Just days after issuing a health alert concerning two shigellosis cases in students that attended CICS Jackson School, The Winnebago County (IL) Health Department (WCHD) reported seeing a surge of cases of the gastrointestinal bacterial infection during the past month.
Since October, health officials reported seeing 22 confirmed shigellosis cases, primarily in children in daycare and elementary schools.
Shigellosis is a diarrheal disease caused by a group of bacteria called Shigella. Every year, about 18,000 laboratory confirmed cases of Shigella are reported in the United States: 1,300 in Illinois. In all of 2014, Winnebago County reported 22 confirmed cases.
The Winnebago County Health Department is working closely with local healthcare partners, daycares, and elementary schools in Winnebago County. “The spread of Shigella from an infected person to other persons can be stopped by careful handwashing with soap and water.
Frequent, supervised handwashing of all children should be followed in daycare facilities and in homes with young children (including children in diapers). When possible young children with Shigella infection who are still in diapers should not be in contact with uninfected children” said Winnebago County Health Department Public Health Administrator, Dr. Sandra Martell.
Shigellosis is spread from person-to-person through the fecal-oral route. The bacteria can be transferred easily among children because of their poor hand washing habits and tendency to put things in their mouths. People can also become infected by consuming food or drinks prepared by an infected person or handling or cleaning up feces.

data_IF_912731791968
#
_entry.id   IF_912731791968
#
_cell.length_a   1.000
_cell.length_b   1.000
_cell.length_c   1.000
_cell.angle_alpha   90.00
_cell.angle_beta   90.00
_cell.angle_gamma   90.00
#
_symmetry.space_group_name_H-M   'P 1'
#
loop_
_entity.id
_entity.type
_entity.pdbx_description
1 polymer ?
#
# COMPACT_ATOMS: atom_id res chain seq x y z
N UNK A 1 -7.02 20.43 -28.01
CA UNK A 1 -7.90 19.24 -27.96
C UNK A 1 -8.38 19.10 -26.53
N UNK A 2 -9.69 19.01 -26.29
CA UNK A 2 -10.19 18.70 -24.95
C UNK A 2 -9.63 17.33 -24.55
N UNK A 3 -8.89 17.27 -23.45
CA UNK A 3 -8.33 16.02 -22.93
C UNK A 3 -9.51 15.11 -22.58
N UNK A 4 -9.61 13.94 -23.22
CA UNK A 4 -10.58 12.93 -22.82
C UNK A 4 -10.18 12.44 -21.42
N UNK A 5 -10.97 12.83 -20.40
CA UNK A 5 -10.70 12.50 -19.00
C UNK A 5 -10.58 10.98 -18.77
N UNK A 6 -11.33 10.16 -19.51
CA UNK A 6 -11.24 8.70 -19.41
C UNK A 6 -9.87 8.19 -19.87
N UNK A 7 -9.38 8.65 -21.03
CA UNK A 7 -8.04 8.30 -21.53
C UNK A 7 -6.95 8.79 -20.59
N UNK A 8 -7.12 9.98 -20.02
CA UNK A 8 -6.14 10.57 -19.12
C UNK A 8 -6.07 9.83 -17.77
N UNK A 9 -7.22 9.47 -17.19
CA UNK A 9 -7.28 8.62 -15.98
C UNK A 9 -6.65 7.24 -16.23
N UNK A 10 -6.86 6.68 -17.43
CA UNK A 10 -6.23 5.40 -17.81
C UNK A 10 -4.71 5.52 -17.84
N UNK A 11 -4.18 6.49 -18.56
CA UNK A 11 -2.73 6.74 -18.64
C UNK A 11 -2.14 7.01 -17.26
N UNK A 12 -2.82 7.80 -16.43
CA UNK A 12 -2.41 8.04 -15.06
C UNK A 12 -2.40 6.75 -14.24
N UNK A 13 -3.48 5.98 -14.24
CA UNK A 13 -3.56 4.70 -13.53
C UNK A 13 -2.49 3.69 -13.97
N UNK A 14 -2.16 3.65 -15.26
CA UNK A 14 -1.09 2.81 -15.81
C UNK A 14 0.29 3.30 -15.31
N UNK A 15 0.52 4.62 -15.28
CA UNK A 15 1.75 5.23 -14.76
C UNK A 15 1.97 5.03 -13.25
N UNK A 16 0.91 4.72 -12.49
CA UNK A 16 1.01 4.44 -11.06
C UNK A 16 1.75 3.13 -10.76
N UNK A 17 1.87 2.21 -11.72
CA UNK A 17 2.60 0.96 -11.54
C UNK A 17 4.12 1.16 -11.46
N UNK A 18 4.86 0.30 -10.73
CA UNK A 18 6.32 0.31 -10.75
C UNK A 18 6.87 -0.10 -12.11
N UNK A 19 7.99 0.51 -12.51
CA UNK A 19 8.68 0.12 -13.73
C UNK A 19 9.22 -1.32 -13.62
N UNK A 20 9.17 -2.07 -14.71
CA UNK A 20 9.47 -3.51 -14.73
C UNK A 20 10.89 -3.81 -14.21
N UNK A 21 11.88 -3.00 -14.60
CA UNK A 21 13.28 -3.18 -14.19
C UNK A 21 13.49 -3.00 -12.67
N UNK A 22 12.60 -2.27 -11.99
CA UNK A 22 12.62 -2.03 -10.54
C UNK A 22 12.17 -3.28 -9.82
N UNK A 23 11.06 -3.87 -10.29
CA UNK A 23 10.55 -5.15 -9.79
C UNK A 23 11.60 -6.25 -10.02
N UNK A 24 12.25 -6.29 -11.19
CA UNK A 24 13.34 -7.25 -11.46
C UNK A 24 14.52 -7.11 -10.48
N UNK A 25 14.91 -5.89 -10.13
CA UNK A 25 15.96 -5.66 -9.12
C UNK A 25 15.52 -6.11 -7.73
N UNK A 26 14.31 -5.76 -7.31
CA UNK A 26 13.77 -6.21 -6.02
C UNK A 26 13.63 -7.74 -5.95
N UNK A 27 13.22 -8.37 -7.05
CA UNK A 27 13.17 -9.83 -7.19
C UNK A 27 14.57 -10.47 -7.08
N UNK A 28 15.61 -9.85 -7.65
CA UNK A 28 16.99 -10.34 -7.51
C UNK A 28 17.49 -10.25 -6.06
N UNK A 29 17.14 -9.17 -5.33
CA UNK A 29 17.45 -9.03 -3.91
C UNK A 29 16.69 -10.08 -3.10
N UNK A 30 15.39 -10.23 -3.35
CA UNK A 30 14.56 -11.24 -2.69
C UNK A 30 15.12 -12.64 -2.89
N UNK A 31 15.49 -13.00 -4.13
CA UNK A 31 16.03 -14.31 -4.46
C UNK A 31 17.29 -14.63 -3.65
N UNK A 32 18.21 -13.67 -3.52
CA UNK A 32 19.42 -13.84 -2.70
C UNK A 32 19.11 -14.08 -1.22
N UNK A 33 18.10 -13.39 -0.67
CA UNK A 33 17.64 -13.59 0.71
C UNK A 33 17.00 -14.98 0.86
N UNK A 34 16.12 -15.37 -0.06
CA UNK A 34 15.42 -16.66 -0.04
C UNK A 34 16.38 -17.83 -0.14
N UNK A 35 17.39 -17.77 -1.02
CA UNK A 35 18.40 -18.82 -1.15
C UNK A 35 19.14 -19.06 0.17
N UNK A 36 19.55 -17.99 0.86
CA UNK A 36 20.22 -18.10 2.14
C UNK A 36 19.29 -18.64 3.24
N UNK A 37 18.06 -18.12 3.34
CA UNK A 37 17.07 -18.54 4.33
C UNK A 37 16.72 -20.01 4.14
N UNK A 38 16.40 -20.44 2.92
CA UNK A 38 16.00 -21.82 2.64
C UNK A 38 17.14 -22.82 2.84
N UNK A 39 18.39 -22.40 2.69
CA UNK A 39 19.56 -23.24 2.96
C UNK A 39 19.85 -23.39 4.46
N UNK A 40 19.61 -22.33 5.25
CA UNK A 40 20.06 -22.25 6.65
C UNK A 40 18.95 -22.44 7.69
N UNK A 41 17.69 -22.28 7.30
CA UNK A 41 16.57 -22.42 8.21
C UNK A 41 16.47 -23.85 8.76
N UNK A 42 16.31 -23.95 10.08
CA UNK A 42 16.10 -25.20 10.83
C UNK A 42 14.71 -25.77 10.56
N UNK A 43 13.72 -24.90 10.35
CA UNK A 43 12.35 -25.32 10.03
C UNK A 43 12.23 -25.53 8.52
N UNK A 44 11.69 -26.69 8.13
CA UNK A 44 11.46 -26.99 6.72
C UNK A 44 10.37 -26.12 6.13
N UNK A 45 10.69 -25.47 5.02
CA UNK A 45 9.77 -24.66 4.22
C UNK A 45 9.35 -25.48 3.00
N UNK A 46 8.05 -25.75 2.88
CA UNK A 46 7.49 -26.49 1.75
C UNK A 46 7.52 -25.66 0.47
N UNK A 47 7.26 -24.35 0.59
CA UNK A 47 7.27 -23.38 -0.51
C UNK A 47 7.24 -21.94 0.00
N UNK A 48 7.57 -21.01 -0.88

Because Shigella is resistant to gastric acid, a person can get infected with as little as 10 organisms.
Symptoms usually begin 24 to 72 hours after exposure and last about four to seven days without treatment; however, severe infections may require antibiotics.
The CDC offers the following recommendations for preventing the spread of Shigella: Wash hands with soap carefully and frequently, especially after going to the bathroom, after changing diapers, and before preparing foods or beverages; Dispose of soiled diapers properly; Disinfect diaper changing areas after using them; Keep children with diarrhea out of child care settings; Supervise handwashing of toddlers and small children after they use the toilet; Do not prepare food for others while ill with diarrhea and avoid swallowing water from ponds, lakes, or untreated pools.